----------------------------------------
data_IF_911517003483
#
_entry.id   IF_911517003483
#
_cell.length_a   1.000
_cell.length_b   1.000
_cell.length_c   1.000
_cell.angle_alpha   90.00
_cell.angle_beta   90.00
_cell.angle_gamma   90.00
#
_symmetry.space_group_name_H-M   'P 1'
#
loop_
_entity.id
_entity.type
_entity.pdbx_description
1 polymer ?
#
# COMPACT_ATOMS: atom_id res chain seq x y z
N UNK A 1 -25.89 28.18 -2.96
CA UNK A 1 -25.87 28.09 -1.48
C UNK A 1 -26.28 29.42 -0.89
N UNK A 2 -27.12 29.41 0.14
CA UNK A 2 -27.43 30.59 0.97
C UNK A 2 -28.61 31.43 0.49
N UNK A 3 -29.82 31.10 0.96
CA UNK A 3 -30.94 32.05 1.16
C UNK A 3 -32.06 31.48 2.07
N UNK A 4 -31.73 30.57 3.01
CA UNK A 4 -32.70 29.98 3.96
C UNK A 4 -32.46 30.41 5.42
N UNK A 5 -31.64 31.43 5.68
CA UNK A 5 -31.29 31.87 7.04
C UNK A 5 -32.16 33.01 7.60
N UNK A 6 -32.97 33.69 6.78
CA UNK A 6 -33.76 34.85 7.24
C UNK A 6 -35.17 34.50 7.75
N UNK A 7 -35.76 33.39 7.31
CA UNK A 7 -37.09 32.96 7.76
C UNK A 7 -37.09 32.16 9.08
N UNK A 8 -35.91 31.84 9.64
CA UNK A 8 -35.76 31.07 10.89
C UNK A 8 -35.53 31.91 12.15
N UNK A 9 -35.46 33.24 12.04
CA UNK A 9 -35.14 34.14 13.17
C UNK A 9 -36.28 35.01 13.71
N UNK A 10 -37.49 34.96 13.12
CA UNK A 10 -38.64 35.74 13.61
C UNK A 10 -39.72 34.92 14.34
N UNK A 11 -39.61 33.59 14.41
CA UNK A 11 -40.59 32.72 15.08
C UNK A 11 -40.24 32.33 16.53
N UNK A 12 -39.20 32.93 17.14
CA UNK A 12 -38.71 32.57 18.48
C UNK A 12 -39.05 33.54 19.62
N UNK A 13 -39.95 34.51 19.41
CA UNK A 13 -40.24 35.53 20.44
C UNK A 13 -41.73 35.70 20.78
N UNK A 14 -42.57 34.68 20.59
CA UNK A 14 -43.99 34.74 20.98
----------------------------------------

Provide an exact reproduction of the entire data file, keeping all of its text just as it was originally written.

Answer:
data_IF_911517003483
#
_entry.id   IF_911517003483
#
_cell.length_a   1.000
_cell.length_b   1.000
_cell.length_c   1.000
_cell.angle_alpha   90.00
_cell.angle_beta   90.00
_cell.angle_gamma   90.00
#
_symmetry.space_group_name_H-M   'P 1'
#
loop_
_entity.id
_entity.type
_entity.pdbx_description
1 polymer ?
#
# COMPACT_ATOMS: atom_id res chain seq x y z
N UNK A 1 -25.89 28.18 -2.96
CA UNK A 1 -25.87 28.09 -1.48
C UNK A 1 -26.28 29.42 -0.89
N UNK A 2 -27.12 29.41 0.14
CA UNK A 2 -27.43 30.59 0.97
C UNK A 2 -28.61 31.43 0.49
N UNK A 3 -29.82 31.10 0.96
CA UNK A 3 -30.94 32.05 1.16
C UNK A 3 -32.06 31.48 2.07
N UNK A 4 -31.73 30.57 3.01
CA UNK A 4 -32.70 29.98 3.96
C UNK A 4 -32.46 30.41 5.42
N UNK A 5 -31.64 31.43 5.68
CA UNK A 5 -31.29 31.87 7.04
C UNK A 5 -32.16 33.01 7.60
N UNK A 6 -32.97 33.69 6.78
CA UNK A 6 -33.76 34.85 7.24
C UNK A 6 -35.17 34.50 7.75
N UNK A 7 -35.76 33.39 7.31
CA UNK A 7 -37.09 32.96 7.76
C UNK A 7 -37.09 32.16 9.08
N UNK A 8 -35.91 31.84 9.64
CA UNK A 8 -35.76 31.07 10.89
C UNK A 8 -35.53 31.91 12.15
N UNK A 9 -35.46 33.24 12.04
CA UNK A 9 -35.14 34.14 13.17
C UNK A 9 -36.28 35.01 13.71
N UNK A 10 -37.49 34.96 13.12
CA UNK A 10 -38.64 35.74 13.61
C UNK A 10 -39.72 34.92 14.34
N UNK A 11 -39.61 33.59 14.41
CA UNK A 11 -40.59 32.72 15.08
C UNK A 11 -40.24 32.33 16.53
N UNK A 12 -39.20 32.93 17.14
CA UNK A 12 -38.71 32.57 18.48
C UNK A 12 -39.05 33.54 19.62
N UNK A 13 -39.95 34.51 19.41
CA UNK A 13 -40.24 35.53 20.44
C UNK A 13 -41.73 35.70 20.78
N UNK A 14 -42.57 34.68 20.59
CA UNK A 14 -43.99 34.74 20.98